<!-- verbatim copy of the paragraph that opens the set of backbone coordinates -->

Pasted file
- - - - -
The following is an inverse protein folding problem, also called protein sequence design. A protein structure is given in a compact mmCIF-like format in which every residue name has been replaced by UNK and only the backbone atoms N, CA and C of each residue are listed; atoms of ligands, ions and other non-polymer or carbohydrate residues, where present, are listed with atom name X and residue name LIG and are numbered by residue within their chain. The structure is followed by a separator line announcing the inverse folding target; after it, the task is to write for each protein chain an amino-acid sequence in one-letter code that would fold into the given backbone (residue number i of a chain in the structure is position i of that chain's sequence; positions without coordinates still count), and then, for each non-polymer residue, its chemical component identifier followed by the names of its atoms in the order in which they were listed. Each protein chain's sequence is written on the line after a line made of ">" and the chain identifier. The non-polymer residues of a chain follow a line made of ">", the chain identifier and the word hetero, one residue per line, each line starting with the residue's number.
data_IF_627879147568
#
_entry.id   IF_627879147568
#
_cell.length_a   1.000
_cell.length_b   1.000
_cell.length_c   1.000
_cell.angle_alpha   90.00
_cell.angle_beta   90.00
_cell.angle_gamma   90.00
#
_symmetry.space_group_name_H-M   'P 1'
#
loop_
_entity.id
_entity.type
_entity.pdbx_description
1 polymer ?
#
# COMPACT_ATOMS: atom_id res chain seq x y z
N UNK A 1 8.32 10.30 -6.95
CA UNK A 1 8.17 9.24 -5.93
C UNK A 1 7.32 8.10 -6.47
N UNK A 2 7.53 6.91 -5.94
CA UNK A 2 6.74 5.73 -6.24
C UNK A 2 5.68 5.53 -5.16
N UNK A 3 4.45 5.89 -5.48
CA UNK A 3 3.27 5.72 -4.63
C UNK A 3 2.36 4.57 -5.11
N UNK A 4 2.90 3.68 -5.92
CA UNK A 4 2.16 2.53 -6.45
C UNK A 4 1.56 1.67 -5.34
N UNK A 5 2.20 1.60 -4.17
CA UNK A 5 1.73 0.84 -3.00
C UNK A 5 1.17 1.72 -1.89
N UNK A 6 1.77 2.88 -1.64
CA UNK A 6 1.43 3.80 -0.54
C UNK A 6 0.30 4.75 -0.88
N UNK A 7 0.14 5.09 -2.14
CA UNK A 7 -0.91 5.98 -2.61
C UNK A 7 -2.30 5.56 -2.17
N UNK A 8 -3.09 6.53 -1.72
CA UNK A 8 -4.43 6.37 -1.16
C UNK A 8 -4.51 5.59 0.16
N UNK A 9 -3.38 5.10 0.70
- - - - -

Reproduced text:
The following is an inverse protein folding problem, also called protein sequence design. A protein structure is given in a compact mmCIF-like format in which every residue name has been replaced by UNK and only the backbone atoms N, CA and C of each residue are listed; atoms of ligands, ions and other non-polymer or carbohydrate residues, where present, are listed with atom name X and residue name LIG and are numbered by residue within their chain. The structure is followed by a separator line announcing the inverse folding target; after it, the task is to write for each protein chain an amino-acid sequence in one-letter code that would fold into the given backbone (residue number i of a chain in the structure is position i of that chain's sequence; positions without coordinates still count), and then, for each non-polymer residue, its chemical component identifier followed by the names of its atoms in the order in which they were listed. Each protein chain's sequence is written on the line after a line made of ">" and the chain identifier. The non-polymer residues of a chain follow a line made of ">", the chain identifier and the word hetero, one residue per line, each line starting with the residue's number.